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Rozin’s Penguins mimic your movement.

Can you really mimic great service while merging or switching to AI?

Art teaches us! Dan Rozin uses interactive art to mimic the movement of individuals standing in front of his art pieces. He has motorized each penguin to turn around and show their white chest when the art watcher it there and turn back around when not right in front of them. The viewer becomes a part of the art and the penguins dance. Can you do the same? Can you really mimic your deep rooted great service if selling your company to a larger organization or replacing team members with technology? Or do you lose that deep commitment to service without even realizing it?

Let’s talk about

–         Dan Rozin art and technology

–         Change is here! Identify great service, not the process

–         Check in and fix it – Measuring the customer impact both short and long term.

Dan Rozin

Dan Rozin creates interactive digital art. Dan is both an artist and a professor at  ITP, Tisch School Of The Arts, NYU. By leveraging technology, he gets items to move as the viewer of his art moves. It allows his pieces to literally draw the viewer in as a moving participant in the piece. His art work cannot only mimic shadows but also shading to form a portrait. His art has been on display in New York City’s Bitform Museum and elsewhere. Just like his art, we have to carefully think about the fine details of service as we move forward with change and mimic great service.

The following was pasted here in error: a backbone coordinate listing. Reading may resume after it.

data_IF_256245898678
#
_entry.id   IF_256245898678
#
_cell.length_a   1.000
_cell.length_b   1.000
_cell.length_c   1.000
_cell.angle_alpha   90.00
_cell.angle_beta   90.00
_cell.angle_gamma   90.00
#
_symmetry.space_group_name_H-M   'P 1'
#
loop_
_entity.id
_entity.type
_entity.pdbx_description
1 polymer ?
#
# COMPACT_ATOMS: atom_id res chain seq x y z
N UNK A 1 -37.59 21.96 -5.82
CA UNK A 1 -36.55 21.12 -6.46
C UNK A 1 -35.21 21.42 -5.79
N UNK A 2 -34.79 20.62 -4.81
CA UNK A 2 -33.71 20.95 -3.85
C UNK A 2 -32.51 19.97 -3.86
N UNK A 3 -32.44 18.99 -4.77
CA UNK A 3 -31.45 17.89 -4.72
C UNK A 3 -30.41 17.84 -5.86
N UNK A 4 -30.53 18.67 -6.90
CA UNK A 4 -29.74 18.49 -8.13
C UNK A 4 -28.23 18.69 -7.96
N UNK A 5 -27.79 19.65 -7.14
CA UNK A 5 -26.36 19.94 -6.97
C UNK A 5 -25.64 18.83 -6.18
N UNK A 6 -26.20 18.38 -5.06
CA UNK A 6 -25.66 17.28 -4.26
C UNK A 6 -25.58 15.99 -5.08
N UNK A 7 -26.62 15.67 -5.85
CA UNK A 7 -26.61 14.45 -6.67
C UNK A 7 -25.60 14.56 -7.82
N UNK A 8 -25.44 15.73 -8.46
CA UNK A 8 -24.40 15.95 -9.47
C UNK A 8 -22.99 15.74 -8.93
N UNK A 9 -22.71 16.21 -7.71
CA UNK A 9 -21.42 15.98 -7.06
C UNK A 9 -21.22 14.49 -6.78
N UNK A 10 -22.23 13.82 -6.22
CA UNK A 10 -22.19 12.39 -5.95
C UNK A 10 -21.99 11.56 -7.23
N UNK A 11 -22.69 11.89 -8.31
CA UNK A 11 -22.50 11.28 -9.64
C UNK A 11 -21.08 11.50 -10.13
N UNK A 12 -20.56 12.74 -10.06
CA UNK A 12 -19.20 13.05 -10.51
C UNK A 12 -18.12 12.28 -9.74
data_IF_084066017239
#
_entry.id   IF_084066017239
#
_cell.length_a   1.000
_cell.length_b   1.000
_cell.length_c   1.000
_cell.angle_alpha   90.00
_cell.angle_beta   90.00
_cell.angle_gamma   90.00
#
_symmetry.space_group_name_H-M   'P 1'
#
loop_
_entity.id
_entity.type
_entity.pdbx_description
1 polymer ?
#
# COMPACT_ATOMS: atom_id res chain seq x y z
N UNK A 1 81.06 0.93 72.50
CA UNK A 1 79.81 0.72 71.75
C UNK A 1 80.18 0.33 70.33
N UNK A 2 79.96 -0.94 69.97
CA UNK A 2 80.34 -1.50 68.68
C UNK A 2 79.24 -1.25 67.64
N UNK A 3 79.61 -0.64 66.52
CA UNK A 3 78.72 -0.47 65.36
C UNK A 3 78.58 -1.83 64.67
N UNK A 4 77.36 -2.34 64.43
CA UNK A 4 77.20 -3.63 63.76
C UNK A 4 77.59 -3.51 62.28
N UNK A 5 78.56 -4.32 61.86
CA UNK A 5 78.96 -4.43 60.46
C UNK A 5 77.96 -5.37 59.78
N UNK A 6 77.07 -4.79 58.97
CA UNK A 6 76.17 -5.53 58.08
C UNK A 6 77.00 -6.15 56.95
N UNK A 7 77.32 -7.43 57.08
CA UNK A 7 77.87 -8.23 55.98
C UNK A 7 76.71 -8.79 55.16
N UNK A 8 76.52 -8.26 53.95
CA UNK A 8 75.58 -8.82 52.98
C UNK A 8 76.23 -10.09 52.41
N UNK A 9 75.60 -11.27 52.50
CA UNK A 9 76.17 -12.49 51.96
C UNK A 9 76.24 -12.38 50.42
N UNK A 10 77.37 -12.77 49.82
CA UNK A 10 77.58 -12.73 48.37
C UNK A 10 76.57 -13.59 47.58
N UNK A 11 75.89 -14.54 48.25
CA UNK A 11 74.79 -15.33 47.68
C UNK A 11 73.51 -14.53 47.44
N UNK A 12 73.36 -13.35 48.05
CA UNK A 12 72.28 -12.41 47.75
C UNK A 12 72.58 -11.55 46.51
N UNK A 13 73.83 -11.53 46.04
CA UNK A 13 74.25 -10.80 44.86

Change is here! Identify great service, not the process

AI is being implemented on the phone and at drivethru lanes. Mergers and venture funding are rampant. Change is here! When you go in Panera, it is different? Did Steak N Shake change when they were purchased? Will Cooper’s Hawk change? Did anyone check to see what super fine points make the REAL difference to customers? As you reduce staff and automate, don’t leave out what really matters to your customers. If you go into a McDonald’s today, you might only find a kiosk with no directions, no staff. No one says hello. No one is there to smile. Time will tell if that matters. As you merge with another company, do you standardize so far that you lose your way? Is it no longer a home town friendly place?

Find a way to

–         Document what it used to be

–         Understand what you are cutting out.

–         Make sure you still have the same level of service, not something new

Check in and fix it – Measuring the customer impact both short and long term.

What now? AI is wonderful and the influx of new funds is key to growth. It could be that it becomes a new business. As long as that creates a better model, then great. I am not sure if stripping out all team member contacts is the only solution or a good one all the time.

Here are some thoughts:

Left some good stuff out?

–         Put it back in. Add back in a greeter to your phone call or kiosk ordering.

–         Check to see if it’s working. Don’t just check implementation. Check to see if you customers like it.

–         Keep it to your brand image. Don’t stray too far. Make sure your customer still knows you are there and that you care.

–         Are the simple empathetic comments missing now? Check and recheck.

Mystery Shopping Can Help– And yes, we can, on very short notice, set up a mystery shop program for you. We can give you feedback from the outside once your new plans are implemented easily. Is the phone call really handled better or is it more drawn out and confusing? Let us set up a program, to confirm the new process and make sure the remaining team has adjusted to provide great service too!

Mary Furrie, CEO, Furrie Consulting, helping corporations provide better service.

Art from